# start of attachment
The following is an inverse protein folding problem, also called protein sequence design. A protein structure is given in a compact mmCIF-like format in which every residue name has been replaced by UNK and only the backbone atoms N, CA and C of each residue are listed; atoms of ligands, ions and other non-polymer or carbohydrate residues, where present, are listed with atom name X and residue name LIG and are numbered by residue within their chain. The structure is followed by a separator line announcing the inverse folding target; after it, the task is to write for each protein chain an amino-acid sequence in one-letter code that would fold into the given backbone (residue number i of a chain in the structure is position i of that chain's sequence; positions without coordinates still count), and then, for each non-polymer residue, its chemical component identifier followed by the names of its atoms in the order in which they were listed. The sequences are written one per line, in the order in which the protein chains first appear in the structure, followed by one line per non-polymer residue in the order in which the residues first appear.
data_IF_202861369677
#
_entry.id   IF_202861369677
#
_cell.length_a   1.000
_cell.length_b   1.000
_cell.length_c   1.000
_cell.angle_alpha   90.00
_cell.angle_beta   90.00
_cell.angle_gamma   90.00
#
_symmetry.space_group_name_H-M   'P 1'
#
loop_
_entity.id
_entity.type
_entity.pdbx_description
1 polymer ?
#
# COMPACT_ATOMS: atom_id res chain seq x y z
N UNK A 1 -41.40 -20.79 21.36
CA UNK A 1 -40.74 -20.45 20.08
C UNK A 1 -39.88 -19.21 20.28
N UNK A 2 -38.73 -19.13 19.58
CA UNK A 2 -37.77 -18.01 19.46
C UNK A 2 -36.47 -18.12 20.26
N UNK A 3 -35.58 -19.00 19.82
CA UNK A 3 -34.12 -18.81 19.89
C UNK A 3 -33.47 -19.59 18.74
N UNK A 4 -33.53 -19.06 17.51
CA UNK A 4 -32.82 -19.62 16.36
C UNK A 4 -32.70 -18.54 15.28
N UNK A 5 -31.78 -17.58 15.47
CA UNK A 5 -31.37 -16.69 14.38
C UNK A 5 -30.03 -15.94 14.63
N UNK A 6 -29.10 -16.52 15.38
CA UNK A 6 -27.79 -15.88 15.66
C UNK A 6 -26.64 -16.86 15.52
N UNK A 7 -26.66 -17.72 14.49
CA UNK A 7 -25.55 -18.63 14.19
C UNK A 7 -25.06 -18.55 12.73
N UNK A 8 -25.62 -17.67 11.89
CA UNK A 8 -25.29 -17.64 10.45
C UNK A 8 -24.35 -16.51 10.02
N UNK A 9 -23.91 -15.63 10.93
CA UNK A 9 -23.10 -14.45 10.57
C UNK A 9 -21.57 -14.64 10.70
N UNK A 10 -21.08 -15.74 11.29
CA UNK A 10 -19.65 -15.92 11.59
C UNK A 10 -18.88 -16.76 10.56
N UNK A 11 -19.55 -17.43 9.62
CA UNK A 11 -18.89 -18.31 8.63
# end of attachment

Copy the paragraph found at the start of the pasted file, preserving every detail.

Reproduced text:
The following is an inverse protein folding problem, also called protein sequence design. A protein structure is given in a compact mmCIF-like format in which every residue name has been replaced by UNK and only the backbone atoms N, CA and C of each residue are listed; atoms of ligands, ions and other non-polymer or carbohydrate residues, where present, are listed with atom name X and residue name LIG and are numbered by residue within their chain. The structure is followed by a separator line announcing the inverse folding target; after it, the task is to write for each protein chain an amino-acid sequence in one-letter code that would fold into the given backbone (residue number i of a chain in the structure is position i of that chain's sequence; positions without coordinates still count), and then, for each non-polymer residue, its chemical component identifier followed by the names of its atoms in the order in which they were listed. The sequences are written one per line, in the order in which the protein chains first appear in the structure, followed by one line per non-polymer residue in the order in which the residues first appear.